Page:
Social anxiety has been defined as the “enduring experience of discomfort, negative ideation, and incompetent performance in the anticipation and conduct of interpersonal transaction” (Hartman, 1986). Social anxiety is also characterised by a strong fear of humiliation and embarrassment during exposure to unfamiliar people or possible scrutiny by others (Kashdan & Herbert, 2001). Shyness/inhibition and social anxiety are similarly conceptualised, in that both phenomena pertain to fear and anxiety experienced in performance and other social situations, although social anxiety is a more debilitating condition (American Psychiatric Association, 2000). La Greca and Lopez (1998) found that children and youths with social anxiety are sensitive about being rejected, have fewer friends and close relationships, and feel less supported and accepted by their peers. Shyness has been pointed out specifically as a precursor of social anxiety (Schwartz, Snidman & Kagan, 1999) in studies of both adolescents and adults (Degnan & Fox, 2007). Hence, social anxiety can be said as a more serious state of shyness whereby the socially anxious person have difficulties in interacting with others and problems socializing.
Some studies did not find significant age or grade differences for adolescents in western countries for social anxiety (La Greca, 1999), whereas others reported higher scores on the Social Anxiety Scale for adolescents in early to mid-adolescence than older ages (Inderbitzen & Walters, 2000; Storch, Masia-Warner, Dent, Roberti & Fisher, 2004). One study of Chinese adolescents reported higher levels of anxiety in older adolescents (16-19 years) than younger ones (14-15 years) on the social anxiety subscale of the Chinese version of the Multidimensional Anxiety Scale for Children (Yao et al., 2006).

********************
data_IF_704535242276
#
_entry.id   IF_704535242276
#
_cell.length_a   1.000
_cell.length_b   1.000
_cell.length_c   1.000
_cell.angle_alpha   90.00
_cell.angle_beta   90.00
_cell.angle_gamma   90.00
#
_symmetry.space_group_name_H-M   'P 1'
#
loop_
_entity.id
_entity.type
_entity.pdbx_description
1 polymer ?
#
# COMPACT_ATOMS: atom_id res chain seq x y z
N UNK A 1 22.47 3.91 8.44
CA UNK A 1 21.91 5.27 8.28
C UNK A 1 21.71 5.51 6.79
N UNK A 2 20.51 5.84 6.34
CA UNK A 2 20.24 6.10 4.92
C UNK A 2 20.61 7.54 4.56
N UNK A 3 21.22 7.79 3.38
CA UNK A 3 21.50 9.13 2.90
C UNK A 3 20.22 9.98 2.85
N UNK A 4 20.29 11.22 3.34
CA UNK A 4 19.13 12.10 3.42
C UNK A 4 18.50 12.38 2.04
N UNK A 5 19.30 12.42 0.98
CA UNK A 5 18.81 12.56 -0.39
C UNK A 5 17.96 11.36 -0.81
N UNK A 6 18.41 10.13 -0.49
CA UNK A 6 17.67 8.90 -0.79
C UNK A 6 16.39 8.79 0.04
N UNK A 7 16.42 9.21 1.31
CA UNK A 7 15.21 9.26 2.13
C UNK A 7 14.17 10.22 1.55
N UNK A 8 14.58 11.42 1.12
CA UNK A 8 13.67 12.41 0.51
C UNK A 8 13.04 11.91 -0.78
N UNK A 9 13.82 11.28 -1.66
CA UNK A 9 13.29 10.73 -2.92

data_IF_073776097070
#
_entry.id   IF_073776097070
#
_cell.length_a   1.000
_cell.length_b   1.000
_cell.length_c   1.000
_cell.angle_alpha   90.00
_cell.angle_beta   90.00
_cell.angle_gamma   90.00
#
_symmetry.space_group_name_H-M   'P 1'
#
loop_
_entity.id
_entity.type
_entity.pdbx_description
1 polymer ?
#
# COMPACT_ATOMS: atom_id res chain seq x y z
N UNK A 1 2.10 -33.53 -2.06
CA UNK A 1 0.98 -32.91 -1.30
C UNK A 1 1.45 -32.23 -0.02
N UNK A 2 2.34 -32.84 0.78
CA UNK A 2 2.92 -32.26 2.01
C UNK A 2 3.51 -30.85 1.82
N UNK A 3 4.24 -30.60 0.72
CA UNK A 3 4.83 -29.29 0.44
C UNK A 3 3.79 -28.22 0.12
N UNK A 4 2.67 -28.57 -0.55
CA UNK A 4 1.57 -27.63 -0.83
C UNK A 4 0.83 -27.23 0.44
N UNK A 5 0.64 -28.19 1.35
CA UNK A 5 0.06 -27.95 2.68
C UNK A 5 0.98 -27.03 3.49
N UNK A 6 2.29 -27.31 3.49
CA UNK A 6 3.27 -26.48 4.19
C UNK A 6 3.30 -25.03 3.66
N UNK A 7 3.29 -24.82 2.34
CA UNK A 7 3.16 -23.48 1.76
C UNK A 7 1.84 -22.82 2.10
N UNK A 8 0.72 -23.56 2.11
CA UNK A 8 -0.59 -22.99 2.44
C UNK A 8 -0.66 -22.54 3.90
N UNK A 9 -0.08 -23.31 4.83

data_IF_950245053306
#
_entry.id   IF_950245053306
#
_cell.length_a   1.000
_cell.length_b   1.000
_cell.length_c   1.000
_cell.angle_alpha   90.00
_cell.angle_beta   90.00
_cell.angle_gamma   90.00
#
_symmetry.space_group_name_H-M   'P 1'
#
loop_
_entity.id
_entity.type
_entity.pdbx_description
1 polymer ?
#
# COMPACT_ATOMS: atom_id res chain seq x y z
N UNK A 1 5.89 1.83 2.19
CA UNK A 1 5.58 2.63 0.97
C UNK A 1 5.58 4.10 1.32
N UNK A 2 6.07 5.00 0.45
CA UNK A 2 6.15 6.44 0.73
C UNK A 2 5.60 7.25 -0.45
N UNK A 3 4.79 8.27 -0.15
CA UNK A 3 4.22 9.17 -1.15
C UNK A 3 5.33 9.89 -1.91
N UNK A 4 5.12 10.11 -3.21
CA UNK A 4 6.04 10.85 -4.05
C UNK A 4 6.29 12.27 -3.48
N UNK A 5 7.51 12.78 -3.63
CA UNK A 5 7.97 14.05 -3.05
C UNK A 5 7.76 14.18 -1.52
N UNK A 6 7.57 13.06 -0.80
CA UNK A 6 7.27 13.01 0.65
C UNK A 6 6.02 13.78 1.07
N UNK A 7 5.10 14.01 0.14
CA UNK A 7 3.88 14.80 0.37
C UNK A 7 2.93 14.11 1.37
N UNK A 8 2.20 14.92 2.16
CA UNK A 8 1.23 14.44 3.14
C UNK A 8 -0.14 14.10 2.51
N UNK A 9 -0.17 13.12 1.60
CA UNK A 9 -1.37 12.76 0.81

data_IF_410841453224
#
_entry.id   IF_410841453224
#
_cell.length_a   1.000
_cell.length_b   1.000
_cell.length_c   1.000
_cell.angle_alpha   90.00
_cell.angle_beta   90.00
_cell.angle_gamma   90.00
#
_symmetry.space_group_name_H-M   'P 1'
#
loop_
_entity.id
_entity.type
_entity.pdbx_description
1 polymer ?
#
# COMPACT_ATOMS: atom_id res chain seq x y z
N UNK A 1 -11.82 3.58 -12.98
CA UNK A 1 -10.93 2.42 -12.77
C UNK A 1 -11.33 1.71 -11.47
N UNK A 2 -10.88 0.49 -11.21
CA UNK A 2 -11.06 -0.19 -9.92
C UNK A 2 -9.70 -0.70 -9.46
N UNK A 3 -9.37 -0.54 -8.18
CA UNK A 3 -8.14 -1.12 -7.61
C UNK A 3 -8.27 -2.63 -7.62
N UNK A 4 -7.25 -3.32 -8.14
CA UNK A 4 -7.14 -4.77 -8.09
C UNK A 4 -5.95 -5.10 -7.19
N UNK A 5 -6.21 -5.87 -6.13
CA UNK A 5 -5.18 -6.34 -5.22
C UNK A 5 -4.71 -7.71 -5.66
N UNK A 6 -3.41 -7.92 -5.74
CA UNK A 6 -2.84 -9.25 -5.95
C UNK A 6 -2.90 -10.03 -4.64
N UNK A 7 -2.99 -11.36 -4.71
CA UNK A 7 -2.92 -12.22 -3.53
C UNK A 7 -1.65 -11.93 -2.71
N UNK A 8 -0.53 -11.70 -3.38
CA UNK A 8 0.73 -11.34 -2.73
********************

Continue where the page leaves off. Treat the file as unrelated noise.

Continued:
Campbell, Cumming and Hughes’ (2006) study found that the chat functions of Internet applications could provide socially anxious individuals with a means to cope with their social anxiety. Also, regular chat users had less social anxiety and the amount of time spent online is unrelated to anxiety or depression.
This study aims to examine whether socially anxious individuals, similar to shy individuals, will have increased SNS usage.
Loneliness is a subjective emotional state where people feel isolated from others. It is during adolescence that social relationships start to expand outside of the individual’s family unit (Giordano, 2003), therefore peer acceptance and social involvement is crucial at this stage. Moreover, loneliness in adolescence has been associated with depression, antisocial behaviors, and social anxiety (Beidel, Turner, Young, et al., 2007; Prinstein, Boergers & Vernberg, 2001).